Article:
Before each Formula One race, drivers must qualify to secure their spot on the starting grid. The FIA has several rules about qualifying, so it can be confusing or unique for new fans to experience for the first time. As drivers push their cars to get the fastest time around the track, they often reach speeds and lap times much faster than they would during a race.
So, when does qualifying happen in an F1 race? How does the process work precisely, and does qualifying impact world championship standings?
Here’s everything you need about F1 qualifying to know what to expect before race day.
When Does Qualifying Happen?
In most situations, qualifying happens the day before a Grand Prix. It gives teams time to test their car before qualifying, giving them time on the track where drivers can tweak or adjust their strategy and adapt settings on the F1 car. Practice sessions usually run on Friday and Saturday before a Sunday race, with the last “free practice” coming a few hours before the qualifying session.
Is there an Exception to Qualifying the Day Before a Race?
The only time qualifying doesn’t take place the day before a race is if that Grand Prix weekend has an additional sprint race. An F1 sprint race is an additional race that usually takes place the day before a race. Sprint qualifying re-sets the starting grid for the Grand Prix on Sunday, and drivers will start the race in the order they finish.
For example, during the 2021 Brazilian Grand Prix, Mercedes driver Lewis Hamilton qualified 20th on the grid. However, in the 24-lap sprint race, he charged up 15 grid positions, finishing the race in fifth, which gave him an excellent chance to win the F1 race on Sunday.
A Brief History
The FIA has attempted several rule sets to ensure qualifying is as exciting as possible. When qualifying was first adopted in the 1950s, teams originally had two different sessions on two days during race weekend to set the fastest lap time on a track. Today’s qualifying format is a single one-hour event broken into three sessions.
How Does the Qualifying Process Work in Formula 1?
Qualifying starts with the Q1 session, which is 20-minutes long. This session allows all 20 cars on the grid to set their fastest time on the track. As cars race around the track, their tires shed rubber, which can help the ground evolve, making it more tactile and giving the cars better grip. That means that vehicles tend to perform better as the session goes on. After 20 minutes, the slowest five cars are eliminated, and the fastest 15 cars continue onto Q2.
The second qualifying session, Q2, is very similar to Q1, except that it’s only 15 minutes long instead of 20. In this session, many teams change their tyres for softer compounds with less durability but better grip for optimal performance. Historically, drivers who made it through Q2 into Q3 had to start the race on the Pirelli tyres they used in Q2. However, the FIA scrapped the rule at the beginning of 2022 with the release of new regulations.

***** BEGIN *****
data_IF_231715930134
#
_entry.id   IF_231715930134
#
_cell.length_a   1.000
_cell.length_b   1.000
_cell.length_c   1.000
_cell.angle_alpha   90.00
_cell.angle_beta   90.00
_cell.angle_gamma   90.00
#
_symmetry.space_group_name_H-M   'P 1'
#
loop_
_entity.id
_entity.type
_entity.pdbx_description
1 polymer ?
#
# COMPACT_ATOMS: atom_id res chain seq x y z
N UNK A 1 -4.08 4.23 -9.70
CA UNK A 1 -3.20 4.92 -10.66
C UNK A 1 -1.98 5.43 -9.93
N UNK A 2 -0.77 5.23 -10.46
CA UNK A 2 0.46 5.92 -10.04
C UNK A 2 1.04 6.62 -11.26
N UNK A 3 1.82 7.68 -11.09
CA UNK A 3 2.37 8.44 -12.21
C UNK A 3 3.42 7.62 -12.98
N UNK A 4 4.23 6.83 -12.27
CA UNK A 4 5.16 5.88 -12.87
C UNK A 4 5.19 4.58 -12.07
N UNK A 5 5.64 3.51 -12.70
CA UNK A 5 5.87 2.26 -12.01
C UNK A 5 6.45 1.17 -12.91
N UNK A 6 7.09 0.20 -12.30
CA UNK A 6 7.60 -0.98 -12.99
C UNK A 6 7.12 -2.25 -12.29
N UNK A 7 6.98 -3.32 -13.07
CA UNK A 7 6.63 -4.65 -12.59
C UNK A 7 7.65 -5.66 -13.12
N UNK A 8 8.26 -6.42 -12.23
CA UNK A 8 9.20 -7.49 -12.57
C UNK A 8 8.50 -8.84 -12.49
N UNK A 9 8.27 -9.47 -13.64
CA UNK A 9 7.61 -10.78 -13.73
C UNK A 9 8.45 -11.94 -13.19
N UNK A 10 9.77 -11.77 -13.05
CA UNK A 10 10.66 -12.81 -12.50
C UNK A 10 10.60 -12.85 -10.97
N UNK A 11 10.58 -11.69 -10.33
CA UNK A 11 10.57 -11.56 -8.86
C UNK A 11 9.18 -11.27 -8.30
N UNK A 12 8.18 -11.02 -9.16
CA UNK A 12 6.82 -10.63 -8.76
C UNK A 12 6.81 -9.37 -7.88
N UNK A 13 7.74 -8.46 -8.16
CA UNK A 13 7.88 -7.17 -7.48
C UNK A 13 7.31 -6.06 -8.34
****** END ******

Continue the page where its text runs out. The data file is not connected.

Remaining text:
At the end of Q2, the slowest cars are once again eliminated. The qualifying session ends with Q3, a ten-minute shootout that allows the last ten cars to battle for their final grid placement. F1 teams aren’t allowed to refuel their vehicles during qualifying, so they often run on low fuel at the end of the sessions. That means the cars weigh much less than they’d typically weigh during a race, giving them a chance to set down blistering speeds.
What is Parc Ferme?
After qualifying, F1 cars are locked in their current state by a condition called “parc ferme.” This locking period lets stewards review the vehicles before the race so they can make sure they can legally take to the track. If a team chooses to change a car after qualifying, they will often face a grid penalty that will push them further down in the starting lineup.
Unique Strategies During Qualifying
One of the interesting parts of qualifying is that it allows fans to watch how teams strategize at each race venue. For example, the long straight-away tracks like Monza and Baku provide a tremendous advantage for drivers driving in the slipstream of a car ahead of them. This advantage can cause some vehicles to wait for another to enter the track.
For example, the 2019 Italian Grand Prix at Monza showed so many F1 drivers waiting for an opportunity to get a tow, that only one set a time in Q3. Charles Leclerc, driving for Ferrari, earned pole position, or first place on the starting grid, for choosing to race without trying to get a slipstream.
Does Qualifying Impact World Championship Standings?
The Formula One points system doesn’t benefit drivers who qualify on pole position during a qualifying session. However, during sprint qualifying, the fastest ten drivers do earn points that can help them in the quest to become world champions. The top eight drivers earn points at the end of sprint qualifying, with the fastest driver earning eight points and the eighth driver earning one.
Conclusion: How Does F1 Qualifying Work?
With cars speeding around the track as fast as possible, it’s no surprise that qualifying is a fan favorite. In the motorsport world, the unique, elimination-style nature of F1 qualifying helps fans stay on the edge of their seat as they wait to see which driver pushes his car to the limit and gets the honor of starting in pole position. Qualifying has several rules, and they might seem like it’s hard to follow. However, after watching a few rounds, you’ll anxiously wait for Q3 to see the fastest cars on the track competing for a chance to win on Sunday.